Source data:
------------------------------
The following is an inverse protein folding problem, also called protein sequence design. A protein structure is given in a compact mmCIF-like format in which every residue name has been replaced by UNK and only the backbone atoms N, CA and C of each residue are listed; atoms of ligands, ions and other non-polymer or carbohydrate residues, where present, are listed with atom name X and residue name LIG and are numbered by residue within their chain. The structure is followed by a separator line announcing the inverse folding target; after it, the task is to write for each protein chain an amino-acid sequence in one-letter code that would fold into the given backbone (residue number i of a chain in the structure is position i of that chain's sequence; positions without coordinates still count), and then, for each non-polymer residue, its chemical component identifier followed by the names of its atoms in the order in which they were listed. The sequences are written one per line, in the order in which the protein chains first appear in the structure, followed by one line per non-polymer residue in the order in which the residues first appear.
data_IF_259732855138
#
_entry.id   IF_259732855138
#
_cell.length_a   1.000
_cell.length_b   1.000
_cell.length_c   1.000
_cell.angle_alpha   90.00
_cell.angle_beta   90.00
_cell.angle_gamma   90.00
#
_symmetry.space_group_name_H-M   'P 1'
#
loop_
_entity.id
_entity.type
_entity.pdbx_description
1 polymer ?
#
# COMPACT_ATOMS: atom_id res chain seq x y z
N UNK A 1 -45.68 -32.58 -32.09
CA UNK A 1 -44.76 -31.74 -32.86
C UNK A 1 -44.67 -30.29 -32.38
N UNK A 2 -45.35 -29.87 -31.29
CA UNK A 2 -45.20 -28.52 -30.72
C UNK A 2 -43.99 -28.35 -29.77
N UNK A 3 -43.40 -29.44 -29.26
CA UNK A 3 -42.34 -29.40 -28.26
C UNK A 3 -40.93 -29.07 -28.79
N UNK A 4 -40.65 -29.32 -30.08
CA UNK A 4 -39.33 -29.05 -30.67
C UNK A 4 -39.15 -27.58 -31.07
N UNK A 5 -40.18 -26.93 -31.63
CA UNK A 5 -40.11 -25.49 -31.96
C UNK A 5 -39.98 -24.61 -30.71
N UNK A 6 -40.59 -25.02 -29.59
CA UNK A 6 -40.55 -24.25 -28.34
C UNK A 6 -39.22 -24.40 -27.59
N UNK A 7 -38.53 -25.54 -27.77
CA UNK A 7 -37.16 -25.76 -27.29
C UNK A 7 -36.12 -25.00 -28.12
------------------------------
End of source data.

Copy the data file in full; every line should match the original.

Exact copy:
The following is an inverse protein folding problem, also called protein sequence design. A protein structure is given in a compact mmCIF-like format in which every residue name has been replaced by UNK and only the backbone atoms N, CA and C of each residue are listed; atoms of ligands, ions and other non-polymer or carbohydrate residues, where present, are listed with atom name X and residue name LIG and are numbered by residue within their chain. The structure is followed by a separator line announcing the inverse folding target; after it, the task is to write for each protein chain an amino-acid sequence in one-letter code that would fold into the given backbone (residue number i of a chain in the structure is position i of that chain's sequence; positions without coordinates still count), and then, for each non-polymer residue, its chemical component identifier followed by the names of its atoms in the order in which they were listed. The sequences are written one per line, in the order in which the protein chains first appear in the structure, followed by one line per non-polymer residue in the order in which the residues first appear.
data_IF_259732855138
#
_entry.id   IF_259732855138
#
_cell.length_a   1.000
_cell.length_b   1.000
_cell.length_c   1.000
_cell.angle_alpha   90.00
_cell.angle_beta   90.00
_cell.angle_gamma   90.00
#
_symmetry.space_group_name_H-M   'P 1'
#
loop_
_entity.id
_entity.type
_entity.pdbx_description
1 polymer ?
#
# COMPACT_ATOMS: atom_id res chain seq x y z
N UNK A 1 -45.68 -32.58 -32.09
CA UNK A 1 -44.76 -31.74 -32.86
C UNK A 1 -44.67 -30.29 -32.38
N UNK A 2 -45.35 -29.87 -31.29
CA UNK A 2 -45.20 -28.52 -30.72
C UNK A 2 -43.99 -28.35 -29.77
N UNK A 3 -43.40 -29.44 -29.26
CA UNK A 3 -42.34 -29.40 -28.26
C UNK A 3 -40.93 -29.07 -28.79
N UNK A 4 -40.65 -29.32 -30.08
CA UNK A 4 -39.33 -29.05 -30.67
C UNK A 4 -39.15 -27.58 -31.07
N UNK A 5 -40.18 -26.93 -31.63
CA UNK A 5 -40.11 -25.49 -31.96
C UNK A 5 -39.98 -24.61 -30.71
N UNK A 6 -40.59 -25.02 -29.59
CA UNK A 6 -40.55 -24.25 -28.34
C UNK A 6 -39.22 -24.40 -27.59
N UNK A 7 -38.53 -25.54 -27.77
CA UNK A 7 -37.16 -25.76 -27.29
C UNK A 7 -36.12 -25.00 -28.12